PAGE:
What I know about the program I learned from him for we would go for long walks when we got together and he would describe episodes in great detail. Essentially, for the very few unfamiliar with the HBO series, it is a tale of murder, jealousy and the competition for power, a fantasy epic about two rival families set in the middle ages. My last blog that referred to Israel Zangwill’s play, The Melting Pot, about a meeting and love affair of a Jewish man who fled from Russia and its pogroms that killed his family and another Russian woman who also immigrated at the same time, but whose father was a perpetrator of the pogrom in which the family of the male character was killed, can be considered very tame compared to Game of Thrones.
So intermarriage is not simply a matter of Jewish survival, but about the competition of groups for continuity and the place of each in the sun. And the series depicts that conflict in terms of bloody wars and treachery as well as interpersonal loyalties. But the fact that it clearly outranks synagogue attendance, among secular, religious and expatriate Jews, is a matter of some interest. The blood and gore, psychological, sociological, political and military portrayals in the Torah evidently do not have the same power as Game of Thrones. That is why the popular cultural portrayal of intermarriage is so important.

Which brings us to The Jazz Singer. This famous American musical with famous songs, such as “Blue Skies” and “Toot, Toot Tootsie Goodbye,” was released as a film in 1927, though my notes read that Professor Weinfeld said 1928. Perhaps the discrepancy is a result of the fact that the film was only released as a full-scale talkie in 1928 as the first feature-length motion picture in which both conversations and songs were synchronized, In the 1927 version, only the singing was synchronized. In the 1928 “talkie,” Al Jolson utters those famous words in a cabaret, “Wait a minute, wait a minute, you ain’t heard nothin’ yet” – so prophetic in culture generally and in sociology and religion far beyond the intent of its original utterance. The story, as most older readers will know, is based loosely on the story of Al Jolson himself who stars in this twenties version that was created anew in The Jolson Story starring Larry Parks that I watched a number of times as a young boy.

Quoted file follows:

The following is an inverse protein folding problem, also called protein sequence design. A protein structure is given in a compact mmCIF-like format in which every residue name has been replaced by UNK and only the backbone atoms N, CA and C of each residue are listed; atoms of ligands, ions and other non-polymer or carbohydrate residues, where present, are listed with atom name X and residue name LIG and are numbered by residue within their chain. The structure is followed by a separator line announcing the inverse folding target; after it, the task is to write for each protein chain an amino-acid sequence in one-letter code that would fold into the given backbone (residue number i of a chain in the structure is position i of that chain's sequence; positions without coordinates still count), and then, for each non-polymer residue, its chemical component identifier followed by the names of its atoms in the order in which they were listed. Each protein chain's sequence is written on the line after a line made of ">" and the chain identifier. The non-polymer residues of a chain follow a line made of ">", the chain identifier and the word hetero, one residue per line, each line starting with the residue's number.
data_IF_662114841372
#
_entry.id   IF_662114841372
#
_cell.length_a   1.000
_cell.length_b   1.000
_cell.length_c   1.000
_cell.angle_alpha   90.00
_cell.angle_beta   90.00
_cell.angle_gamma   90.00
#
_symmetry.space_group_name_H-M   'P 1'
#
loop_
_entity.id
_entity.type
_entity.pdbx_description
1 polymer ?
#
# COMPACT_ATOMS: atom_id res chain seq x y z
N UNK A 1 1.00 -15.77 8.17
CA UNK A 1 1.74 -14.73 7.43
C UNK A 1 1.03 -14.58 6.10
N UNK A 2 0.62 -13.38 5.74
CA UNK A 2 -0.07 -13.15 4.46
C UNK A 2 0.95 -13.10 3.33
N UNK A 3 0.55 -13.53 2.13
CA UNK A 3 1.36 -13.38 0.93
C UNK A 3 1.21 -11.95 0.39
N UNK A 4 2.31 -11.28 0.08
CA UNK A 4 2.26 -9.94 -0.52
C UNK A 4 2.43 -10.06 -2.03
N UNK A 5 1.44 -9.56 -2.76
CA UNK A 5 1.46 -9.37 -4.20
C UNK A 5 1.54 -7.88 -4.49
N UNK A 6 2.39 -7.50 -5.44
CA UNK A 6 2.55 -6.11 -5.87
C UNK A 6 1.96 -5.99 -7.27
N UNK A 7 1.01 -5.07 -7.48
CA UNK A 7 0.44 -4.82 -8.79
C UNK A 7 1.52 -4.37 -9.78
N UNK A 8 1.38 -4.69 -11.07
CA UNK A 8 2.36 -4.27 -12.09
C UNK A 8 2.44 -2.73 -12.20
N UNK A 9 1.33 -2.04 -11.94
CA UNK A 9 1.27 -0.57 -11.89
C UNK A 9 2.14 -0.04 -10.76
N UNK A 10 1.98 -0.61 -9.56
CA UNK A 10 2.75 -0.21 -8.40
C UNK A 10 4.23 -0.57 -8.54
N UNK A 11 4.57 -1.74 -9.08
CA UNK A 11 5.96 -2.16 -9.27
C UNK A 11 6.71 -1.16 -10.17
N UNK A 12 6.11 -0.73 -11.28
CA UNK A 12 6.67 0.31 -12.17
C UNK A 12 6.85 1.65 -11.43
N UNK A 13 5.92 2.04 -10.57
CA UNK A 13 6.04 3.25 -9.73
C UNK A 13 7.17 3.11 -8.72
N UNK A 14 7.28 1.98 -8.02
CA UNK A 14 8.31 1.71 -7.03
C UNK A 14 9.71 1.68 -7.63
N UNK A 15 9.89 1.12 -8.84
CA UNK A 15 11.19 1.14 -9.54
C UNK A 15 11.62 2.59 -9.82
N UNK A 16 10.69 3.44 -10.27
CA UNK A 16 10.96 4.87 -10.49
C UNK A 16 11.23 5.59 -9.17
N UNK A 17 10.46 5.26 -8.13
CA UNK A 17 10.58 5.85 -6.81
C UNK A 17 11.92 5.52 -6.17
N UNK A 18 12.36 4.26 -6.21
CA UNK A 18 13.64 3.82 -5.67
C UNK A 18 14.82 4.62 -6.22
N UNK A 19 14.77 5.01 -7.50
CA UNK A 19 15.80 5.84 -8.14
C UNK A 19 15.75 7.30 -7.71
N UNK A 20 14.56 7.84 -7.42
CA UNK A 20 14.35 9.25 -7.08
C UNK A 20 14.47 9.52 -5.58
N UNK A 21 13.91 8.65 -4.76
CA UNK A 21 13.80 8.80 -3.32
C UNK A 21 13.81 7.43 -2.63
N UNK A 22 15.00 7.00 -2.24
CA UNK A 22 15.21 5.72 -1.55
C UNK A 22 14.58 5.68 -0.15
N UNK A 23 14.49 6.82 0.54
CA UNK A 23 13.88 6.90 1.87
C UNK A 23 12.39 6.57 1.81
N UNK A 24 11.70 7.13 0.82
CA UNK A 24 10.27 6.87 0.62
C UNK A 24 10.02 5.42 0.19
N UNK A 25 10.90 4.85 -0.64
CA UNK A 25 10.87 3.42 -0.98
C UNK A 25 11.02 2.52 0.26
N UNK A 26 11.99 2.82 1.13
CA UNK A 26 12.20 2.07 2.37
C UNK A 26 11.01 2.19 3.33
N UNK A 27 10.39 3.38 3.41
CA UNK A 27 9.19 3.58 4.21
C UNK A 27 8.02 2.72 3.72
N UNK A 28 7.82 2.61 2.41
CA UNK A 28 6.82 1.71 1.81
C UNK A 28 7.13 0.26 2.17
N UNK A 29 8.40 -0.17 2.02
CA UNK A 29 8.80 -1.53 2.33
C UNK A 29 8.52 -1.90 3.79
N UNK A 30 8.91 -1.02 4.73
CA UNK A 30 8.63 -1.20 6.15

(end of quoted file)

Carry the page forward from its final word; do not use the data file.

The tale narrates the rise to fame and fortune of the son of a chazan, a cantor in a synagogue, in this case, an Orthodox one. Jakie Rabinovitz (Al Jolson) adopts the stage name, Jack Robin as he disregards the entreaties of his devout father and goes into the field of popular culture and, the most significant part of pop culture at the time, musical theatre. Jackie runs away from his religion, from his family and from his traditions. Jackie’s father at a Kol Nidre service on Yom Kippur announces that he has no son. The father will be reconciled in a very schmaltzy climatic moment when his son fails to appear on the opening night of his show. Jackie returns to sing Kol Nidre on Yom Kippur as his father’s substitute and is reconciled with his father before the latter dies – at least in my memory.

The most relevant part of the film for our purposes is that it was an archetypal tale of American melting pot culture and intermarriage. Jackie not only enjoys enormous success in pop culture, but the path to that success was paved by a shicksa who recognizes the “tear in his voice” when she heard him sing and helps him get a role in a new follies musical. They will become lovers. After he achieves fame, his mother finally comes to see him perform through the mediation of his shicksa. Jackie sings “Mother of Mine, I Still Have You” in blackface (I thought it was “Mamie but I was uncertain and checked. “Mammie” is sung at the end of the film.) This was a nod, not simply to a vaudeville tradition, but to his own role as the wayward son, the black sheep in the family. Though Weinfeld, like most scholars, interpreted this as racist, and thought it was also a message that Jews had become white and put on black makeup only as a cover, and hence the practice was an expression of Black discrimination, I took the meaning in a quite opposite way.